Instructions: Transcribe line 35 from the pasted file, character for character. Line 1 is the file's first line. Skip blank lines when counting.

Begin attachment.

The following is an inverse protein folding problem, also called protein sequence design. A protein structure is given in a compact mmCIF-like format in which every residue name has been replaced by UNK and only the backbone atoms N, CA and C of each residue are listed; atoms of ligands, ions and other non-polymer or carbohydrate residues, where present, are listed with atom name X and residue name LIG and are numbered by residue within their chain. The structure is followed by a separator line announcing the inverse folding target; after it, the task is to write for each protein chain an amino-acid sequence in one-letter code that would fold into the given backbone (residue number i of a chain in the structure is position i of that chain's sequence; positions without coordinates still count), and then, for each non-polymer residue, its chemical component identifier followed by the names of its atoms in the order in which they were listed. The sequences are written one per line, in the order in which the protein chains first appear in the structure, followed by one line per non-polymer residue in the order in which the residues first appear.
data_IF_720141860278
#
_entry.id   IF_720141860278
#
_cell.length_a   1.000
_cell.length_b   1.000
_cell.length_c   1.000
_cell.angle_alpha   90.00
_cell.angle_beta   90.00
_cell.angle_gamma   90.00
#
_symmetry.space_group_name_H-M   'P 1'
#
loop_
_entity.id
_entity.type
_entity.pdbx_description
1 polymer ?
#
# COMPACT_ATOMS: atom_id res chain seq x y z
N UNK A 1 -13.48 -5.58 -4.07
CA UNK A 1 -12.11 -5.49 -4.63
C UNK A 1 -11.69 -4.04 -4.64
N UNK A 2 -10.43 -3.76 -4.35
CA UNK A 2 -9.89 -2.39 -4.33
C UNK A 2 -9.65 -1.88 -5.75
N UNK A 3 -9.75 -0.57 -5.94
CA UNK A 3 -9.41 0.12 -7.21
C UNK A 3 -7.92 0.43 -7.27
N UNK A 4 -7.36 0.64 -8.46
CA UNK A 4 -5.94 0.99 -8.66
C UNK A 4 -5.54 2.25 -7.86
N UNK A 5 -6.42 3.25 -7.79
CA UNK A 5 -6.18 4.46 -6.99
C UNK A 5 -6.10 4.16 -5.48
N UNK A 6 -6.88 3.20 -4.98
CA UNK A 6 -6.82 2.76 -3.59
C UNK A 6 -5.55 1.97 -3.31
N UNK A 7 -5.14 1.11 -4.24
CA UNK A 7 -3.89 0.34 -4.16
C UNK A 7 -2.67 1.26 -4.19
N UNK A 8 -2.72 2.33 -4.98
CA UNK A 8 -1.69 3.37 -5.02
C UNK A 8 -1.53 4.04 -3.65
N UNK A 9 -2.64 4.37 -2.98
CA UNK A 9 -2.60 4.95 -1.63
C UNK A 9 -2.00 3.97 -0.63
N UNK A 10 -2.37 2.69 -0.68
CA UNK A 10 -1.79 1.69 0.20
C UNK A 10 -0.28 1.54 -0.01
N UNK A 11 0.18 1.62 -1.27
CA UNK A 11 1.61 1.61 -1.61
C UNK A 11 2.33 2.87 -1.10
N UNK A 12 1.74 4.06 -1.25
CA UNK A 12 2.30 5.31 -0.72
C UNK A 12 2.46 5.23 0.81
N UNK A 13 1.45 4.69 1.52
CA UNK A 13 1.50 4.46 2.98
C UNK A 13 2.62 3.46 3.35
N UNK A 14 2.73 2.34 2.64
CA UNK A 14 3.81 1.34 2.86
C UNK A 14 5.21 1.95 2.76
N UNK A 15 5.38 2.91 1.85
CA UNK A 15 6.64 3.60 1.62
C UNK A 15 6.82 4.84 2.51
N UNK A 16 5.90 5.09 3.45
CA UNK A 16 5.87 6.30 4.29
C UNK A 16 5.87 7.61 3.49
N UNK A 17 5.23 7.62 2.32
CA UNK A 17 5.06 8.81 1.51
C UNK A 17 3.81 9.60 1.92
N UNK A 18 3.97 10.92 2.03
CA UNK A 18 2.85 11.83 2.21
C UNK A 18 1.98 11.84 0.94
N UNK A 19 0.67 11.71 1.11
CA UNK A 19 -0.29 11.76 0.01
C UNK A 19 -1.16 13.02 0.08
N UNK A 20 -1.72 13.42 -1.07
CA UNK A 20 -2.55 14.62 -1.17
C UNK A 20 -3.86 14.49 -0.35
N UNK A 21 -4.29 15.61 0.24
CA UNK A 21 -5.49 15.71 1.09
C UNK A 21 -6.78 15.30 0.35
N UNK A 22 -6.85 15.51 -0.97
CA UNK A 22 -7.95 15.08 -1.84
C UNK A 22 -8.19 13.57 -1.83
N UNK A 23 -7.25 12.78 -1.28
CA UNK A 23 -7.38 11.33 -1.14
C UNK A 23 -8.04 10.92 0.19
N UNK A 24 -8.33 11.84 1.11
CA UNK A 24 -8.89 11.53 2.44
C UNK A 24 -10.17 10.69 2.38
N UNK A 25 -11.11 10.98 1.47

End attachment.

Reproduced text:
CA UNK A 5 -6.18 4.46 -6.99